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Delay Loop Expansion

When a subset of the resonating modes are nearly harmonically tuned, it can be much more computationally efficient to use a filtered delay loop (see §2.6.5) to generate an entire quasi-harmonic series of modes rather than using a biquad for each modal peak [439]. In this case, the resonator model becomes

$\displaystyle H(z) \eqsp \sum_{k=1}^N \frac{a_k}{1 - H_k(z) z^{-N_k}},

where $ N_k$ is the length of the delay line in the $ k$th comb filter, and $ H_k(z)$ is a low-order filter which can be used to adjust finely the amplitudes and frequencies of the resonances of the $ k$th comb filter [428]. Recall (Chapter 6) that a single filtered delay loop efficiently models a distributed 1D propagation medium such as a vibrating string or acoustic tube. More abstractly, a superposition of such quasi-harmonic mode series can provide a computationally efficient psychoacoustic equivalent approximation to arbitrary collections of modes in the range of human hearing.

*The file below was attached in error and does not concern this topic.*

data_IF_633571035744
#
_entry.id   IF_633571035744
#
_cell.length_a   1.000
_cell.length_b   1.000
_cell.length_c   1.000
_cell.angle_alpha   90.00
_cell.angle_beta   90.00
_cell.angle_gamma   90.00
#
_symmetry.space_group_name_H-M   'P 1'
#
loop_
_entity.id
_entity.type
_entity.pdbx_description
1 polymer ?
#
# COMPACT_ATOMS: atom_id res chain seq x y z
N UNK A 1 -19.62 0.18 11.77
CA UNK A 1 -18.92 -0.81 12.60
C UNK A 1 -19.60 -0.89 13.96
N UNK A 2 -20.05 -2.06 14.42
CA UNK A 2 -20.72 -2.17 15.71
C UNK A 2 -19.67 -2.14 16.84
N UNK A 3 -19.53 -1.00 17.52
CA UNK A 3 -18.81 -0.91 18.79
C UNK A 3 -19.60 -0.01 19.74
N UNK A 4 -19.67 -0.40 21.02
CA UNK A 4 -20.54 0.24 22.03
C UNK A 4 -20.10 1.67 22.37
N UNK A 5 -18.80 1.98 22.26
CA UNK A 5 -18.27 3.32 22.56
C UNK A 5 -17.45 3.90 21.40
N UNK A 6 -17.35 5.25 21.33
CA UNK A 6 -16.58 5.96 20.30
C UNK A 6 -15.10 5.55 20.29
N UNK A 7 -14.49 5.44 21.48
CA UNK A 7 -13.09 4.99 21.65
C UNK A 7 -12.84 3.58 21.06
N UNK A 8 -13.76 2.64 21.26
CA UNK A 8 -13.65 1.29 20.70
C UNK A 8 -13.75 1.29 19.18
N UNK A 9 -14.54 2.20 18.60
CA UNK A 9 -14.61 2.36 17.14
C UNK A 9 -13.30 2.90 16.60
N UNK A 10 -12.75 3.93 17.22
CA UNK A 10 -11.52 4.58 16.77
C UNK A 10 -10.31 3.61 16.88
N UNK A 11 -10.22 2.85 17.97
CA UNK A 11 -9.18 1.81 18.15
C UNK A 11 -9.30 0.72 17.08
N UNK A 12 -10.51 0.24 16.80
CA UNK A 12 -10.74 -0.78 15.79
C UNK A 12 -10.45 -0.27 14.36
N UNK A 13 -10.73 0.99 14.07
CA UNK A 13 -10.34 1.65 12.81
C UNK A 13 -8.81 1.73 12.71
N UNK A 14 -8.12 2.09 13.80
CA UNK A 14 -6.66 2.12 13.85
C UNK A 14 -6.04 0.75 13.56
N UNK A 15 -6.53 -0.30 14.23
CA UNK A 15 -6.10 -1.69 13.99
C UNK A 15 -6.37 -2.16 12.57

Note that when $ H_k(z)$ is close to $ -1$ instead of $ +1$, primarily only odd harmonic resonances are produced, as has been used in modeling the clarinet [431].

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